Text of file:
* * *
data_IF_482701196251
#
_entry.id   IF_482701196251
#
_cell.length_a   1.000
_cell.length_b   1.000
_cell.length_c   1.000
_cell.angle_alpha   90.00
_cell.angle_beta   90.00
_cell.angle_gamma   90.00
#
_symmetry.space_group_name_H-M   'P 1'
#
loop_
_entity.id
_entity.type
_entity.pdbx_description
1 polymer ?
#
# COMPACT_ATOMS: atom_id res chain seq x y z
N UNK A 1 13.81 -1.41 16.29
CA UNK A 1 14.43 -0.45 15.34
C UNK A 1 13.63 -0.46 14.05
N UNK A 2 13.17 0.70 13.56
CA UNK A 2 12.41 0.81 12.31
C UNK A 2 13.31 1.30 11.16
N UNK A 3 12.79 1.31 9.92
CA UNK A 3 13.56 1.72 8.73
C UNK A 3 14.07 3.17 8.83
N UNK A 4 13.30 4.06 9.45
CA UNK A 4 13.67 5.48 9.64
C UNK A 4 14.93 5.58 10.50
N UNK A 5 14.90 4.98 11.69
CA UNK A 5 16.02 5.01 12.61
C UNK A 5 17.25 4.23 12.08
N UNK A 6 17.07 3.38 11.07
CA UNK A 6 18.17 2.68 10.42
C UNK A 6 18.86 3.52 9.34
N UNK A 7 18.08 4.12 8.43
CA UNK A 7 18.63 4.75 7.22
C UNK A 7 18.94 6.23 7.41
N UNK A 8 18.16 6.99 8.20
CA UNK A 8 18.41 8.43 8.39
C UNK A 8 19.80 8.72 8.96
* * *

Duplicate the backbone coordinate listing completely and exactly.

data_IF_482701196251
#
_entry.id   IF_482701196251
#
_cell.length_a   1.000
_cell.length_b   1.000
_cell.length_c   1.000
_cell.angle_alpha   90.00
_cell.angle_beta   90.00
_cell.angle_gamma   90.00
#
_symmetry.space_group_name_H-M   'P 1'
#
loop_
_entity.id
_entity.type
_entity.pdbx_description
1 polymer ?
#
# COMPACT_ATOMS: atom_id res chain seq x y z
N UNK A 1 13.81 -1.41 16.29
CA UNK A 1 14.43 -0.45 15.34
C UNK A 1 13.63 -0.46 14.05
N UNK A 2 13.17 0.70 13.56
CA UNK A 2 12.41 0.81 12.31
C UNK A 2 13.31 1.30 11.16
N UNK A 3 12.79 1.31 9.92
CA UNK A 3 13.56 1.72 8.73
C UNK A 3 14.07 3.17 8.83
N UNK A 4 13.30 4.06 9.45
CA UNK A 4 13.67 5.48 9.64
C UNK A 4 14.93 5.58 10.50
N UNK A 5 14.90 4.98 11.69
CA UNK A 5 16.02 5.01 12.61
C UNK A 5 17.25 4.23 12.08
N UNK A 6 17.07 3.38 11.07
CA UNK A 6 18.17 2.68 10.42
C UNK A 6 18.86 3.52 9.34
N UNK A 7 18.08 4.12 8.43
CA UNK A 7 18.63 4.75 7.22
C UNK A 7 18.94 6.23 7.41
N UNK A 8 18.16 6.99 8.20
CA UNK A 8 18.41 8.43 8.39
C UNK A 8 19.80 8.72 8.96